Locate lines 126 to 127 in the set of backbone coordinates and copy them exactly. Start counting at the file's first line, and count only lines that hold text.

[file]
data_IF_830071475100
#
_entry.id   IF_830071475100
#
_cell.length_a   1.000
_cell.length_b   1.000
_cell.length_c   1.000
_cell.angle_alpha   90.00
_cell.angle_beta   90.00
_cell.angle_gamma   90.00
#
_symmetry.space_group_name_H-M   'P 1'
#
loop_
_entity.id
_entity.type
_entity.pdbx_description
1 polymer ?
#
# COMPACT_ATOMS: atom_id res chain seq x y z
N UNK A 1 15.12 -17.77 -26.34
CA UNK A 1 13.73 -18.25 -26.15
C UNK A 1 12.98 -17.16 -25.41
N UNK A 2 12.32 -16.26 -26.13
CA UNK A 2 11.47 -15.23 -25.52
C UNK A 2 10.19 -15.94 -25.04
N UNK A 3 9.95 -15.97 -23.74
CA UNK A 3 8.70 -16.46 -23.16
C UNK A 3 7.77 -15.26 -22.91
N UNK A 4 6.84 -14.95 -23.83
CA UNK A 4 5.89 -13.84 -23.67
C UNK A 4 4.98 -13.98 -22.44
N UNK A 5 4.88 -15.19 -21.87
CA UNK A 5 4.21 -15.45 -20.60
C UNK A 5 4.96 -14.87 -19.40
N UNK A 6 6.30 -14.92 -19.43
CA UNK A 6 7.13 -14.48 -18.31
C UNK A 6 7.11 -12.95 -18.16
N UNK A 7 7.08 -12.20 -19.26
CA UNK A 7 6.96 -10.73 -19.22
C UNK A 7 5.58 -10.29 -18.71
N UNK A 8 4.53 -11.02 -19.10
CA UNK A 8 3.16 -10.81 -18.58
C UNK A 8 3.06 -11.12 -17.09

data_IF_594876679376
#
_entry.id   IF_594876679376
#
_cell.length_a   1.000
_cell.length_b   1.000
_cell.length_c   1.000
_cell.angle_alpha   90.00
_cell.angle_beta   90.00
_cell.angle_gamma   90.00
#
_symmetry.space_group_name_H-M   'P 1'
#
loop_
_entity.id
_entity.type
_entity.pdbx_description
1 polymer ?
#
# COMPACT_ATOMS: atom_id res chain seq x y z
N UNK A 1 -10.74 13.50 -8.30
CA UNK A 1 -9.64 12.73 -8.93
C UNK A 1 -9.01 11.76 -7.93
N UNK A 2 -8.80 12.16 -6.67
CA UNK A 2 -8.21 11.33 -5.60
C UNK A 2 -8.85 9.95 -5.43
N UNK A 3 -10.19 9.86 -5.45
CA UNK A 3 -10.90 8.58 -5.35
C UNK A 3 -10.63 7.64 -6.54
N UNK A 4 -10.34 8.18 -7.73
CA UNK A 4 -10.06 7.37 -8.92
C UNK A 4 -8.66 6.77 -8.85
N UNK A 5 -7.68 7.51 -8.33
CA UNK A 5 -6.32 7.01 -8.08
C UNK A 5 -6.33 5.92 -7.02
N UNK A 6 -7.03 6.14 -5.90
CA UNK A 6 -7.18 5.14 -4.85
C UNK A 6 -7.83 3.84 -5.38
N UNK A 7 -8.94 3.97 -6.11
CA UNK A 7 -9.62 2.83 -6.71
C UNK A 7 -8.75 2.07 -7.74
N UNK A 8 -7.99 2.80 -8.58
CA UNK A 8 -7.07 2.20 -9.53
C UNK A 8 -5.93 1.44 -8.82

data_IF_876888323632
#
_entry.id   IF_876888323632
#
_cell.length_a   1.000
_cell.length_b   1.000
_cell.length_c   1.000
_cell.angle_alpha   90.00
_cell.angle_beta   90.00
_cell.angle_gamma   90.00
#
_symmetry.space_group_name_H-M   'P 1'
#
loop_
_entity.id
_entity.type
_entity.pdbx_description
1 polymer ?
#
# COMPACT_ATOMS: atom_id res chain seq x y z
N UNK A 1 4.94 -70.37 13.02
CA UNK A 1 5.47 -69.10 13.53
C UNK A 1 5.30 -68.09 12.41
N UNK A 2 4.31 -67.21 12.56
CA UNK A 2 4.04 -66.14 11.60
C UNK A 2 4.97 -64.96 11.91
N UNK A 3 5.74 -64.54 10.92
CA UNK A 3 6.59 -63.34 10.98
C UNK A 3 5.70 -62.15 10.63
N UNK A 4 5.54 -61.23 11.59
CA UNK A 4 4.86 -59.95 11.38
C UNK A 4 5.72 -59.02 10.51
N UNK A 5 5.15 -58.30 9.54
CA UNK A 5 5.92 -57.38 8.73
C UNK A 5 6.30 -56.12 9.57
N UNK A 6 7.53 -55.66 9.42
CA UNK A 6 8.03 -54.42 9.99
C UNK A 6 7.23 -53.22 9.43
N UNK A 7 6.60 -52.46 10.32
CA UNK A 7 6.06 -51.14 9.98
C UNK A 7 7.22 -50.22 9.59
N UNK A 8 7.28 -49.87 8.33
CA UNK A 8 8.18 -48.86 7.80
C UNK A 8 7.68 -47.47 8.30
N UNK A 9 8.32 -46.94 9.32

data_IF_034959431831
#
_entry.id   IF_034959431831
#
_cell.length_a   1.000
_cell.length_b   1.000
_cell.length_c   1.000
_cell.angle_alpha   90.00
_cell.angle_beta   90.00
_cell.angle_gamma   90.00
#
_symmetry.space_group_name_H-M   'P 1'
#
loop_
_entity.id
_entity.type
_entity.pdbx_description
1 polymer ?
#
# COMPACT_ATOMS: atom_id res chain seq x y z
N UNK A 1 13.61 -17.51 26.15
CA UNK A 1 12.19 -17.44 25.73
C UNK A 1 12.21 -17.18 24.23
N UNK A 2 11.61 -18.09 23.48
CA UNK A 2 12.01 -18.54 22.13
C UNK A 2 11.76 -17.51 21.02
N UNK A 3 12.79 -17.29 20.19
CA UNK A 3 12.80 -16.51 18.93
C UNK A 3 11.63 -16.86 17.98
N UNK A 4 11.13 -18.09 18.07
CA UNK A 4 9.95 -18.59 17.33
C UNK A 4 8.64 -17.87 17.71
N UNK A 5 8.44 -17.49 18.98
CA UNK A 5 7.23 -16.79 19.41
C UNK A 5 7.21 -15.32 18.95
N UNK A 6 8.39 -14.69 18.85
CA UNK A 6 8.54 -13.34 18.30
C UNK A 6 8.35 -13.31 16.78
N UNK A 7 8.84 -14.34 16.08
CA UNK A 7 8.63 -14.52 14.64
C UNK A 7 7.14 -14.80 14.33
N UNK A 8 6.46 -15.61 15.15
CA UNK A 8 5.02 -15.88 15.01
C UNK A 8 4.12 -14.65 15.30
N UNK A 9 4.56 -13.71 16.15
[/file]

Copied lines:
C UNK A 6 7.23 -53.22 9.43
N UNK A 7 6.60 -52.46 10.32